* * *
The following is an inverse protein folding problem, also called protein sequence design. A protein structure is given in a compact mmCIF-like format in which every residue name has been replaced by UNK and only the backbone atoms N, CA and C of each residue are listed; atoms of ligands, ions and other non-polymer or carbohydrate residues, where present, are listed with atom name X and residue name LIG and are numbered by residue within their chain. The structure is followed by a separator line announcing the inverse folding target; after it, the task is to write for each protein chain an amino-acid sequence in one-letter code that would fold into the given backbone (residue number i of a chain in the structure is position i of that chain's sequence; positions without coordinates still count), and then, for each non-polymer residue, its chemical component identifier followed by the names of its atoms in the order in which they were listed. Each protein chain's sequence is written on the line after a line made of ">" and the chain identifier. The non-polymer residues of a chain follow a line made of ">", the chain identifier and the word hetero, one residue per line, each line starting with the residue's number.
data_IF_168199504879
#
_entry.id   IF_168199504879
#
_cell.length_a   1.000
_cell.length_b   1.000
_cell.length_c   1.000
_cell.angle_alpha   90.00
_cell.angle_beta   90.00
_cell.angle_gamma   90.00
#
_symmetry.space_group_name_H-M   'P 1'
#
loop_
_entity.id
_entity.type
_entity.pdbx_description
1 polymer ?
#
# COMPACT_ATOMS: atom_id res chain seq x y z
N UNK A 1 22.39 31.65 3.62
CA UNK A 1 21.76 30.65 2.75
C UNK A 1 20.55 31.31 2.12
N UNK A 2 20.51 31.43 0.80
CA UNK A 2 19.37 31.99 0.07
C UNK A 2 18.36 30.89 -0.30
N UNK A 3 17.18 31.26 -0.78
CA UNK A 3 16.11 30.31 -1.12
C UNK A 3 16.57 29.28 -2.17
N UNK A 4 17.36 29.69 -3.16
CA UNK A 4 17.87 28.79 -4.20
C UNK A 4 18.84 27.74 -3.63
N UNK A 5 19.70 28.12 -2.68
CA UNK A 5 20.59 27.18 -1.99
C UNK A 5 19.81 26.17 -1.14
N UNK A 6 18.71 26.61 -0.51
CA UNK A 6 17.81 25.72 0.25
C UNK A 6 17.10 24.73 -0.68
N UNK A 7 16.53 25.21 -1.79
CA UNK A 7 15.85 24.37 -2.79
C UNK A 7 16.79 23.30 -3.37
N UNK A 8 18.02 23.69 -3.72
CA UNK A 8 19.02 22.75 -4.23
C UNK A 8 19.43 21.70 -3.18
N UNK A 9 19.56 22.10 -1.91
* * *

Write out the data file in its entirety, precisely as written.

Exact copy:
The following is an inverse protein folding problem, also called protein sequence design. A protein structure is given in a compact mmCIF-like format in which every residue name has been replaced by UNK and only the backbone atoms N, CA and C of each residue are listed; atoms of ligands, ions and other non-polymer or carbohydrate residues, where present, are listed with atom name X and residue name LIG and are numbered by residue within their chain. The structure is followed by a separator line announcing the inverse folding target; after it, the task is to write for each protein chain an amino-acid sequence in one-letter code that would fold into the given backbone (residue number i of a chain in the structure is position i of that chain's sequence; positions without coordinates still count), and then, for each non-polymer residue, its chemical component identifier followed by the names of its atoms in the order in which they were listed. Each protein chain's sequence is written on the line after a line made of ">" and the chain identifier. The non-polymer residues of a chain follow a line made of ">", the chain identifier and the word hetero, one residue per line, each line starting with the residue's number.
data_IF_168199504879
#
_entry.id   IF_168199504879
#
_cell.length_a   1.000
_cell.length_b   1.000
_cell.length_c   1.000
_cell.angle_alpha   90.00
_cell.angle_beta   90.00
_cell.angle_gamma   90.00
#
_symmetry.space_group_name_H-M   'P 1'
#
loop_
_entity.id
_entity.type
_entity.pdbx_description
1 polymer ?
#
# COMPACT_ATOMS: atom_id res chain seq x y z
N UNK A 1 22.39 31.65 3.62
CA UNK A 1 21.76 30.65 2.75
C UNK A 1 20.55 31.31 2.12
N UNK A 2 20.51 31.43 0.80
CA UNK A 2 19.37 31.99 0.07
C UNK A 2 18.36 30.89 -0.30
N UNK A 3 17.18 31.26 -0.78
CA UNK A 3 16.11 30.31 -1.12
C UNK A 3 16.57 29.28 -2.17
N UNK A 4 17.36 29.69 -3.16
CA UNK A 4 17.87 28.79 -4.20
C UNK A 4 18.84 27.74 -3.63
N UNK A 5 19.70 28.12 -2.68
CA UNK A 5 20.59 27.18 -1.99
C UNK A 5 19.81 26.17 -1.14
N UNK A 6 18.71 26.61 -0.51
CA UNK A 6 17.81 25.72 0.25
C UNK A 6 17.10 24.73 -0.68
N UNK A 7 16.53 25.21 -1.79
CA UNK A 7 15.85 24.37 -2.79
C UNK A 7 16.79 23.30 -3.37
N UNK A 8 18.02 23.69 -3.72
CA UNK A 8 19.02 22.75 -4.23
C UNK A 8 19.43 21.70 -3.18
N UNK A 9 19.56 22.10 -1.91